What is EFT?
EFT (Emotional Freedom Technique) was initially elaborated by Gary Craig. It’s one of my favorite tools for facilitating change in everyday life because it’s so easy to use and it creates instant results.
Woa, that sounds like magic?! But it’s not …
So how does EFT work?
When we experience something emotionally painful, our brain creates a powerful emotional association based on the circumstances of that event.
For example, if you’ve been in a car accident, you might experience very strong negative emotions when listening to people talk about driving a car, even if you are not in danger right now. This emotional response is triggered by the memory of the traumatic event.
Such memories can keep affecting us long after they happened because they have not been fully processed by the brain. This emotional response is a sort of “bookmark” left by the brain to indicate that this memory is still active.
EFT is used to release and replace negative associations by tapping on soothing acupuncture points while making statements relating to the problematic memories.
These associations can really make it difficult to move on. If you tense up every time you hear a conversation about money because you have suffered from poverty as a child, you are constantly blocked in your journey towards financial abundance…
We also use EFT to develop new positive associations, much like we would use physical therapy to rehabilitate a muscle that has been injured. By tapping while saying a positive statement about what you want, you are re-training (and re-wiring) your brain to easily bring up these new supportive thoughts on daily basis.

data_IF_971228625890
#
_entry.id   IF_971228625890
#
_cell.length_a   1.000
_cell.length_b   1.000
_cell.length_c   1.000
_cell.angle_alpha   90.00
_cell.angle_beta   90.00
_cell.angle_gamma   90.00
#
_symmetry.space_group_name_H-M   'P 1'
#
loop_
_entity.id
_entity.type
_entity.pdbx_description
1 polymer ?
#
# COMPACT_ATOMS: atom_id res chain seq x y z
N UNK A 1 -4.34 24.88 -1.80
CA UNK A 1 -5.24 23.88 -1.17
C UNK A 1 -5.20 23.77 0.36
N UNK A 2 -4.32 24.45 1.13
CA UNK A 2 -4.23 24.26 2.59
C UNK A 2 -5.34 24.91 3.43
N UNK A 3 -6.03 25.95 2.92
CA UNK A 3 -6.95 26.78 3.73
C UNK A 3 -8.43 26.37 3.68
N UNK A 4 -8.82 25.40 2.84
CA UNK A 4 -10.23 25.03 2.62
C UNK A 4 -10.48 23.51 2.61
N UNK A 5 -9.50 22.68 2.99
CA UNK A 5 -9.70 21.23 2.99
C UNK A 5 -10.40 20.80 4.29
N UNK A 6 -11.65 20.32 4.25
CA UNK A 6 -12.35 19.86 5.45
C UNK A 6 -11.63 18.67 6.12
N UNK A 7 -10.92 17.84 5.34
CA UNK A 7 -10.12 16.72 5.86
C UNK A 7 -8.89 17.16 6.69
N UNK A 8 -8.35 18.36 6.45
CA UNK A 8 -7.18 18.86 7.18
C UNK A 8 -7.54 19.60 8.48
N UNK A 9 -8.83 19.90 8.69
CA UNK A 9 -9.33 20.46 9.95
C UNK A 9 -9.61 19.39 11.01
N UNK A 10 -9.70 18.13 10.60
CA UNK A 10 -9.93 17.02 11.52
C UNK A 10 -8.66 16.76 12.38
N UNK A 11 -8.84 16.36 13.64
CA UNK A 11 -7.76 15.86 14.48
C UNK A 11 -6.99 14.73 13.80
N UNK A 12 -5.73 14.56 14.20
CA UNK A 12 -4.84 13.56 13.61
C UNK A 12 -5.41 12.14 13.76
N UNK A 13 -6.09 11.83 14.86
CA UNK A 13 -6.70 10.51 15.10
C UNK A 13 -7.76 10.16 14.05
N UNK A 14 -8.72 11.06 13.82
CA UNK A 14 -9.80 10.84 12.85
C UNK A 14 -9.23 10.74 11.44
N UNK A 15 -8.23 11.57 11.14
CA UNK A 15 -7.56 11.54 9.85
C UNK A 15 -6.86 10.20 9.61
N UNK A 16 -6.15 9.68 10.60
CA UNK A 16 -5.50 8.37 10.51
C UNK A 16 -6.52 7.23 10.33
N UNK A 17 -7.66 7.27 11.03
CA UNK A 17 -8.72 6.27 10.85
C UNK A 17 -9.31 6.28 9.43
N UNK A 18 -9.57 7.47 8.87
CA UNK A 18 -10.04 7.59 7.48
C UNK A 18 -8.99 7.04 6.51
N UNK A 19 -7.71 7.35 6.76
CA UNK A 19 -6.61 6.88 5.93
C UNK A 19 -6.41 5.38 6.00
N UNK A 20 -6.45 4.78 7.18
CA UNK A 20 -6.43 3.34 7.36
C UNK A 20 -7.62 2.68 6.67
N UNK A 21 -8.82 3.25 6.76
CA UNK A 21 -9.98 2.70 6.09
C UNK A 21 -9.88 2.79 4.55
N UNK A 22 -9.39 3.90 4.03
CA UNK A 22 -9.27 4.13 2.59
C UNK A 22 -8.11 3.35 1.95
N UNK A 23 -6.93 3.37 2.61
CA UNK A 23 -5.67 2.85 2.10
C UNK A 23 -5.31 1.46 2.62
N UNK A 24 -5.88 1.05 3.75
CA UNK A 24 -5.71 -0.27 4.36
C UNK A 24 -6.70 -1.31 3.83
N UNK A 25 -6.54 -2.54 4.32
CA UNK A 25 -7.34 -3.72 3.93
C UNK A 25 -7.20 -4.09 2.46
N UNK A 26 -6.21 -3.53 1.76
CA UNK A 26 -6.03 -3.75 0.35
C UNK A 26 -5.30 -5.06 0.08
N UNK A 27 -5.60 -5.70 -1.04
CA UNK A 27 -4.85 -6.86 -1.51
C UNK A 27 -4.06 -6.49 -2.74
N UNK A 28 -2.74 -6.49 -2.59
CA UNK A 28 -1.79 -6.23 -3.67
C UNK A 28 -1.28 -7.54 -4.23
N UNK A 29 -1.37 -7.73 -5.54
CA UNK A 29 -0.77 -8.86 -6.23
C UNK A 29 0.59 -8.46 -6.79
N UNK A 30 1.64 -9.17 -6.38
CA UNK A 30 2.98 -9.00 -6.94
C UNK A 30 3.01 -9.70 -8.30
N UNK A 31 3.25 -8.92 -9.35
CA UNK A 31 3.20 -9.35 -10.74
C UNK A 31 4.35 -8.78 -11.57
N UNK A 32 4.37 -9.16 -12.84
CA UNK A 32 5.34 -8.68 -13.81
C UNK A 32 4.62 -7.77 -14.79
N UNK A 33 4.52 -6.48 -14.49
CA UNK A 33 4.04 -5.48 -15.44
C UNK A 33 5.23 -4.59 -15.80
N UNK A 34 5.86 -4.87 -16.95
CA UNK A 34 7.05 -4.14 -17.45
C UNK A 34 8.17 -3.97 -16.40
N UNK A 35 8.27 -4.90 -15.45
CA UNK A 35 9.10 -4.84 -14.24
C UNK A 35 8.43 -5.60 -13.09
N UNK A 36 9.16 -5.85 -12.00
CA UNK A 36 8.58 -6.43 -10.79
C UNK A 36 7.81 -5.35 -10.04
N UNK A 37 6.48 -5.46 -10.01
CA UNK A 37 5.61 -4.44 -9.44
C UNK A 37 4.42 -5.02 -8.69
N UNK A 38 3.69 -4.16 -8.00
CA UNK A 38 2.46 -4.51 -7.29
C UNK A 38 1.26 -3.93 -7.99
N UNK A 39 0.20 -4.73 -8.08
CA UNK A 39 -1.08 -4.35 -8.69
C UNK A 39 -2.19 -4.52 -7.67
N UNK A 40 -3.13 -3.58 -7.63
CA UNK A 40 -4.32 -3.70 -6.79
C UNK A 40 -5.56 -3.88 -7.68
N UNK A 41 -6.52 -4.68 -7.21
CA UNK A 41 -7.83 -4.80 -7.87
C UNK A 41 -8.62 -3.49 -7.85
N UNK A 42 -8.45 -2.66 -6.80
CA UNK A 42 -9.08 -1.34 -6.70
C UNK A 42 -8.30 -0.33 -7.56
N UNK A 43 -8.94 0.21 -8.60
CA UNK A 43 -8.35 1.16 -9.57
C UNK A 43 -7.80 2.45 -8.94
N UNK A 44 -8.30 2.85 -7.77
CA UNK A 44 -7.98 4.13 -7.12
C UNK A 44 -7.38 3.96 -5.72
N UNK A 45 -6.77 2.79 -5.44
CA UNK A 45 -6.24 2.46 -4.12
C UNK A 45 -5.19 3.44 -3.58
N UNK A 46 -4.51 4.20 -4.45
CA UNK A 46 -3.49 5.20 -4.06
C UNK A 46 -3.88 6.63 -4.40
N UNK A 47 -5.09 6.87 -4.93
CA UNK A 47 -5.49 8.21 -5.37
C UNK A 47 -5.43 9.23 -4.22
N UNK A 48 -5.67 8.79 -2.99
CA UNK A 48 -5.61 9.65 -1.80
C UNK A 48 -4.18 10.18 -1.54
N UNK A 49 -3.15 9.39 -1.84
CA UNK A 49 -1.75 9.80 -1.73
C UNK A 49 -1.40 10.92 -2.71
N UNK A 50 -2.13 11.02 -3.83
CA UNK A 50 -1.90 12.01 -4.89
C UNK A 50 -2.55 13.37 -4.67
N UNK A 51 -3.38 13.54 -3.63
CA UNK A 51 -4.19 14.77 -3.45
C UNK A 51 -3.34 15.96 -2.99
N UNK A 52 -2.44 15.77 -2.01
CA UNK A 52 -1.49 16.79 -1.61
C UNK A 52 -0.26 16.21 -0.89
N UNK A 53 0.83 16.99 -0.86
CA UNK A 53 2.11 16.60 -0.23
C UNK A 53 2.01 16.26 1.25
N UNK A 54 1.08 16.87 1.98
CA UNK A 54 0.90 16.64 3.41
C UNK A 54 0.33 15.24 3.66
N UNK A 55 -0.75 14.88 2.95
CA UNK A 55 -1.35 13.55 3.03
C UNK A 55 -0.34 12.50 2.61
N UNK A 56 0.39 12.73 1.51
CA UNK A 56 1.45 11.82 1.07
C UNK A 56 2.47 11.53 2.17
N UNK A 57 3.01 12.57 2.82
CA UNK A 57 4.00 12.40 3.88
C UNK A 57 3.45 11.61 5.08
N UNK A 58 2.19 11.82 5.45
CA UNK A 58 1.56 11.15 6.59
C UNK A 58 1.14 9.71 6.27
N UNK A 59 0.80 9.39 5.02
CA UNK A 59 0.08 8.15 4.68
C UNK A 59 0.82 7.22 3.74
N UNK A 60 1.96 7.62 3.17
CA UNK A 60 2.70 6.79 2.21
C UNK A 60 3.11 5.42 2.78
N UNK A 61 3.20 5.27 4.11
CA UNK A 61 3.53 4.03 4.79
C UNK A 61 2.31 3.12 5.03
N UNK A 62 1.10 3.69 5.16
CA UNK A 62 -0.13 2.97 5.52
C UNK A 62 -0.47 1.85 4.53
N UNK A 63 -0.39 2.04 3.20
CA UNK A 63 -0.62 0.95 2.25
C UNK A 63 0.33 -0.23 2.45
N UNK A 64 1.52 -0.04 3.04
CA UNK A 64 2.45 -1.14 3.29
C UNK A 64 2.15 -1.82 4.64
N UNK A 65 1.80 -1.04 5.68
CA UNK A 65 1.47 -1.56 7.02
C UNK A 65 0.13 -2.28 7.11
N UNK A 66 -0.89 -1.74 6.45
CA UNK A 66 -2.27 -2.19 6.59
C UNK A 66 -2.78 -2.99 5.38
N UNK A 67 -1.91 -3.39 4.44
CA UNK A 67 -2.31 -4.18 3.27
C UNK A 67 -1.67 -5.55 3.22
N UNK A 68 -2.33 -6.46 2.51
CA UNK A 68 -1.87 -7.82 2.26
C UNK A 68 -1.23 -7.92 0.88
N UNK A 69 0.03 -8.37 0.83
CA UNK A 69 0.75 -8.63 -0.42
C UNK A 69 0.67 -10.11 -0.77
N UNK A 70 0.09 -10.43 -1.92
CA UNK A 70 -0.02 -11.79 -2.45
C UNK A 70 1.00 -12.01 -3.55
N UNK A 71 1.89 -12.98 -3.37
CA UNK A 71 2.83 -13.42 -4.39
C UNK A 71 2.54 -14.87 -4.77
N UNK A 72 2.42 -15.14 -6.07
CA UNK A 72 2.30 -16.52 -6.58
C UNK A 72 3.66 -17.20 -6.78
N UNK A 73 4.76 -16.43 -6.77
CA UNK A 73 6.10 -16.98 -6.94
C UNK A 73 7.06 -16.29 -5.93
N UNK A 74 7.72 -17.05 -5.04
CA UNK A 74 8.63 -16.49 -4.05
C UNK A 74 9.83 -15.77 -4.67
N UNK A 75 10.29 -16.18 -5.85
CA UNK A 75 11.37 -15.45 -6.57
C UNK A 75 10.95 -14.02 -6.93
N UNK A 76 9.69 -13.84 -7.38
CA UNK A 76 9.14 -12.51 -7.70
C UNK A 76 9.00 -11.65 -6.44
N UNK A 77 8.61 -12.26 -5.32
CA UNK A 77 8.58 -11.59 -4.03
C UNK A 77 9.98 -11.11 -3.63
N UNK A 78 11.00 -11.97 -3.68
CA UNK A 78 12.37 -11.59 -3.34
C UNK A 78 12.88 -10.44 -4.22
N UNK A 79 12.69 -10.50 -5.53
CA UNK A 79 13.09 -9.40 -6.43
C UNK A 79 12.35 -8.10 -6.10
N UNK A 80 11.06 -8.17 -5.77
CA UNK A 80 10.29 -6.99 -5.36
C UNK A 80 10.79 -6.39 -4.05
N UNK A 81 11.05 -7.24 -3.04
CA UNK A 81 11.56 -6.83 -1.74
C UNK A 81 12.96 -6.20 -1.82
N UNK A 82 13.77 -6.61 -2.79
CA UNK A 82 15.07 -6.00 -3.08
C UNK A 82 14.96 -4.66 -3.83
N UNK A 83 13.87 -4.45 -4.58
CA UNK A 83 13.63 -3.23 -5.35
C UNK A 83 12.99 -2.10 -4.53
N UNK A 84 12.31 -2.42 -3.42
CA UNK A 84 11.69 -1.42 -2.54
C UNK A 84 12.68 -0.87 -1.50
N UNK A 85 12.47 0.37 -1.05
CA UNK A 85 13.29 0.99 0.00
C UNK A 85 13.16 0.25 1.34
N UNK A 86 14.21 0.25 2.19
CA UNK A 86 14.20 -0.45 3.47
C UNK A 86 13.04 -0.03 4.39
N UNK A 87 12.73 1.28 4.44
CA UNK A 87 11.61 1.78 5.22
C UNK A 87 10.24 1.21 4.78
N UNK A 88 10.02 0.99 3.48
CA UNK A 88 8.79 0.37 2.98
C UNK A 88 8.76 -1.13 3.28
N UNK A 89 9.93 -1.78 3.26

How to use EFT
For beginners, EFT is a lot easier if you follow a protocol. Often time, this is called “tapping along” where you repeat the statements made by the EFT practitioner and tap where they tap. Over time, you will develop your own protocol, using sentences that address your specific needs.
Where to Tap
When tapping on the following EFT points, use your finger tips in a slow, gentle tapping motion.
1) The karate chop. Use the fingers tips from one hand (except the thumb) to tap on the flat edge of your palm on the other hand. What’s the body part used in karate to break down a 2 x 4!
2 ) Forehead. Use your middle and index finger to tap on your forehead, about 1 inch above where your eyebrows would meet.
3 ) Temple. Use your middle and index finger to tap on your temple (side of the eye).
4 ) Under the eye. Use your middle and index finger to tap under your eye at the top ride of your cheekbone.
5 ) Under the nose. Use your middle and index finger to tap under your nose.
6 ) Chin. Use your middle and index finger to tap between your mouth and the end of your chin.
7 ) Collar Bones. To make sure you hit this point, use a flat hand to tap the front of your chest, right below the ridge of your collar bones (this covers two points, one on each side). Those spots are usually sore, you can point the right spot by looking for that tenderness.
8 ) Under the arm. Raise your arm slightly and use all fingers form the opposite hand to tap on an area about 4 inches below your arm pit. This area is also usually sore so it’s easy to find if you look for that tenderness.